Generic views are views that perform a certain pre-defined action, like creating, editing or deleting objects, or simply showing a template.
Generic views have to be distinguished from functional views, which are always hand-written to perform the required tasks. In a nutshell, it can be said that generic views need to be configured, while functional views need to be programmed.
Generic views may save a lot of time, especially when you have many standardized tasks to perform.
These examples show that generic views generally make standardized tasks much simpler. Instead of programming everything from scratch, you configure what other people have already programmed for you. This makes sense in many situations, as it allows you concentrate more on the design of your projects rather than the processes in the background.
So, should you always use them? No. They only make sense as long as your tasks are fairly standardizes (loading, editig, deleting objects) and the more repetitive your tasks are. Using one specific generic view only once and then override all its methods to perform very speficic tasks may not make sense. You may be better off with a functional view here.
However, if you have plenty of views that require this functionality or if your tasks match excatly the defined tasks of a specific generic view, then generic views are exactly what you need in order to make your life simpler.
Example for a functional view to create an object. Excluding comments and blank lines, we need 15 lines of code:
# imports from django.shortcuts import render_to_response from django.http import HttpResponseRedirect from .models import SampleObject from .forms import SampleObjectForm # view functioon def create_object(request): # when request method is 'GET', show the template if request.method == GET: # perform actions, such as loading a model form form = SampleObjectForm() return render_to_response('template.html', locals()) # if request method is 'POST', create the object and redirect if request.method == POST: form = SampleObjectForm(request.POST) # save object and redirect to success page if form is valid if form.is_valid: form.save() return HttpResponseRedirect('url_to_redirect_to') # load template with form and show errors else: return render_to_response('template.html', locals())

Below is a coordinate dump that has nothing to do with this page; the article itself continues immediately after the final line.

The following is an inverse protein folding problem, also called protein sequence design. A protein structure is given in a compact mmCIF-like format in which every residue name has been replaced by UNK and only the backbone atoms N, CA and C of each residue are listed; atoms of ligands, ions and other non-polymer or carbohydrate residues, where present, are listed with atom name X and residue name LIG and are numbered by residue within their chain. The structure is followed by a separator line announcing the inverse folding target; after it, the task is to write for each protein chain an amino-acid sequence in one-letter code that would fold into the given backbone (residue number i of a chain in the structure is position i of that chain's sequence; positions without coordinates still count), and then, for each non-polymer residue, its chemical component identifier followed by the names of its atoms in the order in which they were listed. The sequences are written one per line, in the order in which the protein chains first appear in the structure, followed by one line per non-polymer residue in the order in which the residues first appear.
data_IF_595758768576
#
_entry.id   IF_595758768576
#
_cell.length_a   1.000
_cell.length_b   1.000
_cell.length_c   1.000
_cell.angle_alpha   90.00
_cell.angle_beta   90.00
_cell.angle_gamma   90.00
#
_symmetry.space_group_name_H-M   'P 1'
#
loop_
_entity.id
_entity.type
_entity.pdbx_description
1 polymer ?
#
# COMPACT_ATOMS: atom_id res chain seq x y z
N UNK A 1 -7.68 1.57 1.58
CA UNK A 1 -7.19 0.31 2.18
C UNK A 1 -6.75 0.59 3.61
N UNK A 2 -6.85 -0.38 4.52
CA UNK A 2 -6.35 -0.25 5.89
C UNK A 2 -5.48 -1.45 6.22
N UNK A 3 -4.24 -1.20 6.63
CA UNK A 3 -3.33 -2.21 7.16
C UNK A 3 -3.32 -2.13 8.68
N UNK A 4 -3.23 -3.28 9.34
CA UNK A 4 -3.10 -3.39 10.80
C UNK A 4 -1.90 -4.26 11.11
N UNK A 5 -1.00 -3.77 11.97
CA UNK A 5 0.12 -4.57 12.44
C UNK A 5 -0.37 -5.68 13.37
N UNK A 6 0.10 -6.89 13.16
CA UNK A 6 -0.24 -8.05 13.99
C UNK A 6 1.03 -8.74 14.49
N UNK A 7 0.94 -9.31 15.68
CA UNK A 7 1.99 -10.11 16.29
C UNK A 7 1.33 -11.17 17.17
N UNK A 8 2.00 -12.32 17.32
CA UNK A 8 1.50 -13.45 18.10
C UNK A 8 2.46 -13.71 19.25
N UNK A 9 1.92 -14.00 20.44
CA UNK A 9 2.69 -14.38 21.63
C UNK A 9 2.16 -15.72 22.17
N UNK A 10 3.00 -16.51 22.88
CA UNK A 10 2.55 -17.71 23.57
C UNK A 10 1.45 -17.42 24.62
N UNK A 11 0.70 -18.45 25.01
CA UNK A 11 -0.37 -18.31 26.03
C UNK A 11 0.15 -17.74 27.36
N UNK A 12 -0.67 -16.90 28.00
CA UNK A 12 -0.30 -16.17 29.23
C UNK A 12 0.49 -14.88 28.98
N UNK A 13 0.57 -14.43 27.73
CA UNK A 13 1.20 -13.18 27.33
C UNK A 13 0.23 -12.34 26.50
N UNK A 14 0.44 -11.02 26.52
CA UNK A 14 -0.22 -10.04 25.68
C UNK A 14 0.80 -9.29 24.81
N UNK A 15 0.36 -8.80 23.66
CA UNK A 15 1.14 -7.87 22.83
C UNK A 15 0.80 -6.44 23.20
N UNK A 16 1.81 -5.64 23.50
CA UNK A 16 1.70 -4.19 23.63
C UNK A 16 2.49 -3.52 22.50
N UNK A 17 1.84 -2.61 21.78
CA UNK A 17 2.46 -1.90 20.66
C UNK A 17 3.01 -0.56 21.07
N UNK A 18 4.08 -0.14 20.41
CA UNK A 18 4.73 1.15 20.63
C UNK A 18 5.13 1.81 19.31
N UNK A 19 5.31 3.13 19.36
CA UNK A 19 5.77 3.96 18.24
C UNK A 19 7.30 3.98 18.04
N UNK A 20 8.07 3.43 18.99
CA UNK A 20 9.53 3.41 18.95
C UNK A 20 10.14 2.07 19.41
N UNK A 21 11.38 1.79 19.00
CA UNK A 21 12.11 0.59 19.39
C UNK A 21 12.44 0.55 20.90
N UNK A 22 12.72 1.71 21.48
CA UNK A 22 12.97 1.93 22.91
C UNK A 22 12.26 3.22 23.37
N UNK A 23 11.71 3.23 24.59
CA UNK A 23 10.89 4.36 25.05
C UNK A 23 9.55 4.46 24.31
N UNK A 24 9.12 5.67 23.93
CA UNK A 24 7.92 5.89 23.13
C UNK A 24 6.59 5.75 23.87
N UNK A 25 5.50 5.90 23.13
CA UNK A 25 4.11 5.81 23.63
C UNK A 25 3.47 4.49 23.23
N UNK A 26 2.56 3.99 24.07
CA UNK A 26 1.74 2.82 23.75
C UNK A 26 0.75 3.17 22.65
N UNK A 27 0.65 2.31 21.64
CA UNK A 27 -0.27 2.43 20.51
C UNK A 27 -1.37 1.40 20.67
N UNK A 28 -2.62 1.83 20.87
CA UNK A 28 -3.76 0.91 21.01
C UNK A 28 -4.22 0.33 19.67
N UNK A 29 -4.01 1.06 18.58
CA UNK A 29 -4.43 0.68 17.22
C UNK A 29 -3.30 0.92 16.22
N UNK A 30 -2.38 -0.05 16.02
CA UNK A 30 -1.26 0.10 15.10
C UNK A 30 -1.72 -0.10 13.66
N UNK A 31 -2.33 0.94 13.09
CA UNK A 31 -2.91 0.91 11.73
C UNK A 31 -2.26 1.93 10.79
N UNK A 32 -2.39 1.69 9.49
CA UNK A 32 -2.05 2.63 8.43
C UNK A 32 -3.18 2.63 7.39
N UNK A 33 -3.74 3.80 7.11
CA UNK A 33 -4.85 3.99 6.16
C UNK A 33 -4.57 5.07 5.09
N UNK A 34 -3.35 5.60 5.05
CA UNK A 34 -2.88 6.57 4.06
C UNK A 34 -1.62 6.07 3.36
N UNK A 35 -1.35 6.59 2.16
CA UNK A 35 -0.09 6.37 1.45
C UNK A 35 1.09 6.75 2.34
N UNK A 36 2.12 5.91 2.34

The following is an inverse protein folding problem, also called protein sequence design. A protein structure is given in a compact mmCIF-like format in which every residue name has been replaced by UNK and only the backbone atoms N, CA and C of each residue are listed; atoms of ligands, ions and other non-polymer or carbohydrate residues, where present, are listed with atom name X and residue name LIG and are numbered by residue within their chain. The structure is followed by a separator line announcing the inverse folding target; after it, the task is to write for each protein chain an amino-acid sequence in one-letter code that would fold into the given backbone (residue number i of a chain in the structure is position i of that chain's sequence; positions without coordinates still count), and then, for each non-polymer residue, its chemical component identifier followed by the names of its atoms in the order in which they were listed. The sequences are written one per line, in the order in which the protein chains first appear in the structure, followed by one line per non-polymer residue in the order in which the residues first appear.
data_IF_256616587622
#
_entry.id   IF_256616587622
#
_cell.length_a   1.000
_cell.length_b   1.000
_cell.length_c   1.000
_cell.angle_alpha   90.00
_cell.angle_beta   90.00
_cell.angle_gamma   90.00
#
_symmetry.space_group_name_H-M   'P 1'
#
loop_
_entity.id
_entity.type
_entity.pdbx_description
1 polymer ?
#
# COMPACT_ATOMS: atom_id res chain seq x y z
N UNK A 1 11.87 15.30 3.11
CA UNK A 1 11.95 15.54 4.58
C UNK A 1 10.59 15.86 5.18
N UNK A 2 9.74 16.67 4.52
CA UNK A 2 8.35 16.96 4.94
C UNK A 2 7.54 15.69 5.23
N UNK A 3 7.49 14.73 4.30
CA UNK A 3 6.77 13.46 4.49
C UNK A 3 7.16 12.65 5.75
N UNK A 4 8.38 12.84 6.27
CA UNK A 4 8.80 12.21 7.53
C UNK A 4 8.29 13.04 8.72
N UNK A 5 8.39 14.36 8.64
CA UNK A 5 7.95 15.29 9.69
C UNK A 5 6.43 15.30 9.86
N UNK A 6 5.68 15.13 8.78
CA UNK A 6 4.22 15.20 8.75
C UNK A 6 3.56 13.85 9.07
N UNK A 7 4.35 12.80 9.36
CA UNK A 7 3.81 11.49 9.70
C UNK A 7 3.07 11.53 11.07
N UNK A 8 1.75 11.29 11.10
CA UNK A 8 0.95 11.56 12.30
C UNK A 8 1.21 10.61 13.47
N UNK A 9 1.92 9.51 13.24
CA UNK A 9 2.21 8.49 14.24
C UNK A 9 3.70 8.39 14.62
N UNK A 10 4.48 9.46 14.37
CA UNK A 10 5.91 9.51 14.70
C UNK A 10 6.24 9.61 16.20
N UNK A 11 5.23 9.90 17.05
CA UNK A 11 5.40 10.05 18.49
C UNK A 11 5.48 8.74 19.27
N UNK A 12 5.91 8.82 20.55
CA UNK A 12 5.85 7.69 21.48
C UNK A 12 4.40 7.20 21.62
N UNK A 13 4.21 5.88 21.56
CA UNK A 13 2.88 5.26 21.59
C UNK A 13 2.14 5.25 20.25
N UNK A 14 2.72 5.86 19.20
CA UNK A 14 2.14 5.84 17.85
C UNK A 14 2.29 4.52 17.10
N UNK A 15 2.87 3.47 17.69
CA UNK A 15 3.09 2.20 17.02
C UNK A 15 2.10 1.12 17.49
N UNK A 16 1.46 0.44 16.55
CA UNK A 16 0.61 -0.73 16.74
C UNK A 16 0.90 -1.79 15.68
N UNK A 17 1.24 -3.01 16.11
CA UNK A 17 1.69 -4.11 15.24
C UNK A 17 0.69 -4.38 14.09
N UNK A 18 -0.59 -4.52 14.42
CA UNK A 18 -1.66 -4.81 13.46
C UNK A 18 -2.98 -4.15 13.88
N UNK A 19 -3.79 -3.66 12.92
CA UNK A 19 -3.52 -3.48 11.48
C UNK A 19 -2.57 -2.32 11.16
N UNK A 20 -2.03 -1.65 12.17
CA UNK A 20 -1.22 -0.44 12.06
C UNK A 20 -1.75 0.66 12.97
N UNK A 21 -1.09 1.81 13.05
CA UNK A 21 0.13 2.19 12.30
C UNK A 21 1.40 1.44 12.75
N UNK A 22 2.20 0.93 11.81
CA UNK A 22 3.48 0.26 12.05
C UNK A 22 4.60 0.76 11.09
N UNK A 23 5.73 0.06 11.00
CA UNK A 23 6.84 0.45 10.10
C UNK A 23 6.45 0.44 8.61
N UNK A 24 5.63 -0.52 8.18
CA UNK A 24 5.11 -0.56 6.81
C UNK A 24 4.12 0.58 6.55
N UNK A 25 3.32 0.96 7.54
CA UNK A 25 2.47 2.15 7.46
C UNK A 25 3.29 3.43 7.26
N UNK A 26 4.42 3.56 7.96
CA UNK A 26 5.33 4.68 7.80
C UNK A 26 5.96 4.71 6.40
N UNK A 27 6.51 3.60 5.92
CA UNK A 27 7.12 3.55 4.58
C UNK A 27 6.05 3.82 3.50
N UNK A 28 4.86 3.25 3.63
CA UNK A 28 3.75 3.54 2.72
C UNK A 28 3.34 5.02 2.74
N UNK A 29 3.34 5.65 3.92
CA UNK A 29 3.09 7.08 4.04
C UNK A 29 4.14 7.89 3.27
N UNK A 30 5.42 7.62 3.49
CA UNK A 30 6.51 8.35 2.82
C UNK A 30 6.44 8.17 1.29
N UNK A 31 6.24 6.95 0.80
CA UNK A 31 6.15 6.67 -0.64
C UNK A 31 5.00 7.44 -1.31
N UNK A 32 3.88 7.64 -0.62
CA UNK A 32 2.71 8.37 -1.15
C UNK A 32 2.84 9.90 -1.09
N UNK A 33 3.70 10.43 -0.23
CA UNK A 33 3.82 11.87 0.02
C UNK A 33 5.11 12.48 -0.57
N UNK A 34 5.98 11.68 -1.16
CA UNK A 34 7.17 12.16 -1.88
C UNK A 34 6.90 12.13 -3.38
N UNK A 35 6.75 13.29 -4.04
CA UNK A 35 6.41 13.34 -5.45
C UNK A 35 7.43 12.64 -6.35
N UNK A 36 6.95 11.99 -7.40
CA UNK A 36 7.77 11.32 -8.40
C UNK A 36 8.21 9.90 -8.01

Example for a 'Class-Based Generic View' to perform the same task. We only need 7 lines of code to achieve the same task:
from django.views.generic import CreateView from .models import SampleObject from .forms import SampleObjectForm class CreateObject(CreateView): model = SampleObject form_class = SampleObjectForm success_url = 'url_to_redirect_to'
The above example only works if your tasks are entirely standard tasks. You do not add extra context here, for example.
Let's make a more realistic example. Assume we want to add a page title to the template. In the functional view, this would work like this - with just one additional line:
def create_object(request): page_title = 'My Page Title' # ... return render_to_response('template.html', locals())
This is more difficult (or: counter-intutitive) to achieve with generic views. As they are class-based, you need to override one or several of the class's method to achieve the desired outcome. In our example, we need to override the class's get_context_data method like so:
class CreateObject(CreateView): model = SampleObject form_class = SampleObjectForm success_url = 'url_to_redirect_to' def get_context_data(self, **kwargs): # Call class's get_context_data method to retrieve context context = super().get_context_data(**kwargs) context['page_title'] = 'My page title' return context
Here, we need four additional lines to code instead of just one - at least for the first additional context variable we want to add.
The true power of generic views unfolds when you combine them with Mixins. A mixin is a just another class defined by you whose methods can be inherited by your view class.
Assume you want every view to show the additional variable 'page_title' in the template. Instead of overriding the get_context_data method each time you define the view, you create a mixin with this method and let your views inherit from this mixin. Sounds more complicated than it actually is:
# Your Mixin class CustomMixin(object): def get_context_data(self, **kwargs): # Call class's get_context_data method to retrieve context context = super().get_context_data(**kwargs) context['page_title'] = 'My page title' return context # Your view function now inherits from the Mixin class CreateObject(CustomMixin, CreateView): model = SampleObject form_class = SampleObjectForm success_url = 'url_to_redirect_to' # As all other view functions which need these methods class EditObject(CustomMixin, EditView): model = SampleObject # ...
The beauty of this is that your code becomes much more structured than it is mostly the case with functional views. Your entire logic behind specific tasks sits in one place and one place only. Also, you will save tremendous amounts of time especially when you have many views that always perform the same tasks, except with different objects